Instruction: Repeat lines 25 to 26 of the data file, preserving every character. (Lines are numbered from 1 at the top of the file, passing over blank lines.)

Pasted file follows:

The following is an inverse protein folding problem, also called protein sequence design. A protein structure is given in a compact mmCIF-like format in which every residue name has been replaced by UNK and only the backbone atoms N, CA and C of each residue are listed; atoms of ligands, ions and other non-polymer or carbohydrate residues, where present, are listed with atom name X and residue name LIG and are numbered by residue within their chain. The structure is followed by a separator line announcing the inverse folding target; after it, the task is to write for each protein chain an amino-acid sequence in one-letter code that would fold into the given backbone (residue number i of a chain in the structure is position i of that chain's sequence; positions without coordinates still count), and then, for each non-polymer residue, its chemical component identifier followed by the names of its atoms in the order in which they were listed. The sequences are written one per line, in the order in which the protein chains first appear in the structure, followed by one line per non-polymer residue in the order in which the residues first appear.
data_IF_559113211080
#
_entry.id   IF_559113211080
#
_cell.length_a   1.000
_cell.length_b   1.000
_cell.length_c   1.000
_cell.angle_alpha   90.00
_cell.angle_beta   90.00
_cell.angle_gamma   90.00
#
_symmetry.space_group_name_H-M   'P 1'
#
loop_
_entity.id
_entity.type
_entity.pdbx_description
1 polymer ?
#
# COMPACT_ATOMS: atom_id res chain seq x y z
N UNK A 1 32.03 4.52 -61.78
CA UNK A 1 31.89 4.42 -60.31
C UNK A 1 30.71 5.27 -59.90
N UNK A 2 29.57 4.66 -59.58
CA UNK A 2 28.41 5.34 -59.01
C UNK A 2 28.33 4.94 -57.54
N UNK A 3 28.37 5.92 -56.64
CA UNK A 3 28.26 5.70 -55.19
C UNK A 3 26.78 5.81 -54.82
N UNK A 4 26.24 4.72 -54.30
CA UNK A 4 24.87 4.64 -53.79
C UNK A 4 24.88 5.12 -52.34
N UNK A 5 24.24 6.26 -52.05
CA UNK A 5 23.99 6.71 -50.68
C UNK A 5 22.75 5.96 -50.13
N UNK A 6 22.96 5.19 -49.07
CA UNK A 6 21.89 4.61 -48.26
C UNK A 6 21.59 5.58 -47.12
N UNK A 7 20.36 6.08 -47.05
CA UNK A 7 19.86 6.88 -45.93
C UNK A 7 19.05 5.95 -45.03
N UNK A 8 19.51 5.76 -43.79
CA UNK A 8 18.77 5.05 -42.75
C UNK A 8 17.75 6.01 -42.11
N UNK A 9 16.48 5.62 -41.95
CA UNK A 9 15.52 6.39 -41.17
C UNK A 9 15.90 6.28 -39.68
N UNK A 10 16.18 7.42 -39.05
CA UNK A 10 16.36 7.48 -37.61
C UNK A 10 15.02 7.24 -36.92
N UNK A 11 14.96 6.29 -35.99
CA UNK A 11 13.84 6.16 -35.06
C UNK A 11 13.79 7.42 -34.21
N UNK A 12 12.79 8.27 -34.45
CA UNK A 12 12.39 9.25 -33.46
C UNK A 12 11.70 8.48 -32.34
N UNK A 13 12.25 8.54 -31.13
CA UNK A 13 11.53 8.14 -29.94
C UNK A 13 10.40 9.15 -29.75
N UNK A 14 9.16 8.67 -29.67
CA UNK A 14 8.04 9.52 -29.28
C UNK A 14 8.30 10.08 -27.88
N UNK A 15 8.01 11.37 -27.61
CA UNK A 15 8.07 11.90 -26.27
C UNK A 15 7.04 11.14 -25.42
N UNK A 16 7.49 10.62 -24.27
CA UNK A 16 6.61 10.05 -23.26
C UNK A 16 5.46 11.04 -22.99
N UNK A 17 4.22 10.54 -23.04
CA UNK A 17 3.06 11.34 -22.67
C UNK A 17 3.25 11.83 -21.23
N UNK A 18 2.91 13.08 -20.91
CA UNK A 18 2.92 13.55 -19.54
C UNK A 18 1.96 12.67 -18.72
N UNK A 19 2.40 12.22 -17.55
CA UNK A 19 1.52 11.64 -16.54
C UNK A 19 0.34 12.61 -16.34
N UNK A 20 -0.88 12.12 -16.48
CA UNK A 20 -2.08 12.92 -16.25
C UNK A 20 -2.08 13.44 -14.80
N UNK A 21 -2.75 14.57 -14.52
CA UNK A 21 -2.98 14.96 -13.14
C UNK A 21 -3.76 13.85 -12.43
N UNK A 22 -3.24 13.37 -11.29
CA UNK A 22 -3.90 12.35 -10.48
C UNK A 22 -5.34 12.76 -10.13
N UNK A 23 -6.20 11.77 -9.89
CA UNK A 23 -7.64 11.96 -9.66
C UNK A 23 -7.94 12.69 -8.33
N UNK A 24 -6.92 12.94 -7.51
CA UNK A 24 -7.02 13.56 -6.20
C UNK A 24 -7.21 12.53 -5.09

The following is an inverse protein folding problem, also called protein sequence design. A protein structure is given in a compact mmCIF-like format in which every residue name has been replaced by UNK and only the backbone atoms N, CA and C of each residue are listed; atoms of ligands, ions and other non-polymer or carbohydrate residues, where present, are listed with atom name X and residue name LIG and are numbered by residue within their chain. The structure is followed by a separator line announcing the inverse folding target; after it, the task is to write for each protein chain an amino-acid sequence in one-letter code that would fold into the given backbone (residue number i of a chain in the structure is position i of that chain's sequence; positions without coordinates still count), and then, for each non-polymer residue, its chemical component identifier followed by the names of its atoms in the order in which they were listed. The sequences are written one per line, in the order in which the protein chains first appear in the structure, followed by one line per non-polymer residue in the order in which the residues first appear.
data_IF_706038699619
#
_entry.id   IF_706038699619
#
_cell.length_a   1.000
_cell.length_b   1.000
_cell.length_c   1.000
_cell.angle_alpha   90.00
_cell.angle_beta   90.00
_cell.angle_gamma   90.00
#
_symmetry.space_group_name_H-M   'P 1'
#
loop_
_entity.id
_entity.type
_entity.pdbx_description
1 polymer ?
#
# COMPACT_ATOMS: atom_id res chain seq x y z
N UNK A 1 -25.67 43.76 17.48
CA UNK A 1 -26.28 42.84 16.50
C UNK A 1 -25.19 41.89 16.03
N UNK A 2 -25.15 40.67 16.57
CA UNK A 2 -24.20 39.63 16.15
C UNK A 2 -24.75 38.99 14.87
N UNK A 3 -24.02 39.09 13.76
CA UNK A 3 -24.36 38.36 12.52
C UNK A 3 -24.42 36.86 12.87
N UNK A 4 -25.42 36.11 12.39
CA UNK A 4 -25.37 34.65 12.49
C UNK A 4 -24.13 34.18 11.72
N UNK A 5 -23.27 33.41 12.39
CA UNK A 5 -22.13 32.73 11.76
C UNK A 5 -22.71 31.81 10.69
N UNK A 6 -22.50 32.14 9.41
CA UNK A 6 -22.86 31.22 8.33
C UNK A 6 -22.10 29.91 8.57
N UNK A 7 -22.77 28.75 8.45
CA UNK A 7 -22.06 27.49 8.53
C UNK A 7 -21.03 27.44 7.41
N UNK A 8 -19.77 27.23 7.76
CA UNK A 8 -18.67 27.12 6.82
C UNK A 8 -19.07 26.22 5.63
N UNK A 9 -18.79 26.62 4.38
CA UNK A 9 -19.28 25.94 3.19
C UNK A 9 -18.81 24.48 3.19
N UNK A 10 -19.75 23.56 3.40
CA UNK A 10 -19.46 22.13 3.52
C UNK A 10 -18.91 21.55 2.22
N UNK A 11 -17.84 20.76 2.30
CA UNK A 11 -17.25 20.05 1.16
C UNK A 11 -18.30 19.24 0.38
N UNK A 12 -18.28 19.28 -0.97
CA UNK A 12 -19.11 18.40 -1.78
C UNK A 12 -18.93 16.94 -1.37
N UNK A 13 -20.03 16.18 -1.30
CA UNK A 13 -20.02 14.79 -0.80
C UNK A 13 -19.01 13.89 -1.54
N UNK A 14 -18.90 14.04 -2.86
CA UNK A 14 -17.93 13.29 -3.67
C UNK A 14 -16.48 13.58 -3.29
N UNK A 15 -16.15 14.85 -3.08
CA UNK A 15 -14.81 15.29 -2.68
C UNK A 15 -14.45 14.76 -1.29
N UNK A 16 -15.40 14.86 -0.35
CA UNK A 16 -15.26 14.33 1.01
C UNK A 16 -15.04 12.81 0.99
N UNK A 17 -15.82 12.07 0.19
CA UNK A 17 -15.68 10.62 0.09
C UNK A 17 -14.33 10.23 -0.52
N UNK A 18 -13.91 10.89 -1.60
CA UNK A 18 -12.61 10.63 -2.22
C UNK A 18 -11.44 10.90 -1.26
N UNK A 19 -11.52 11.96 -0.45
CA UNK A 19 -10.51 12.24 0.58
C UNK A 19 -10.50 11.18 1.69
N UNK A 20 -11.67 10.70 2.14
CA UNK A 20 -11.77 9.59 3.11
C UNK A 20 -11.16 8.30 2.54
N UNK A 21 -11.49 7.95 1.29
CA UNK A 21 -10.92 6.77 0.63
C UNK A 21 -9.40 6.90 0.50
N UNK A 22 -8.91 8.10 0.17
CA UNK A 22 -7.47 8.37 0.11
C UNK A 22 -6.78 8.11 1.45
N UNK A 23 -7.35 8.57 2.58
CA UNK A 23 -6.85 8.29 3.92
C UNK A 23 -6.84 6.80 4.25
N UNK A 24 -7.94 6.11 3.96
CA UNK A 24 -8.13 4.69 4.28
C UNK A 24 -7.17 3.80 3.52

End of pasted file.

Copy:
N UNK A 2 29.57 4.66 -59.58
CA UNK A 2 28.41 5.34 -59.01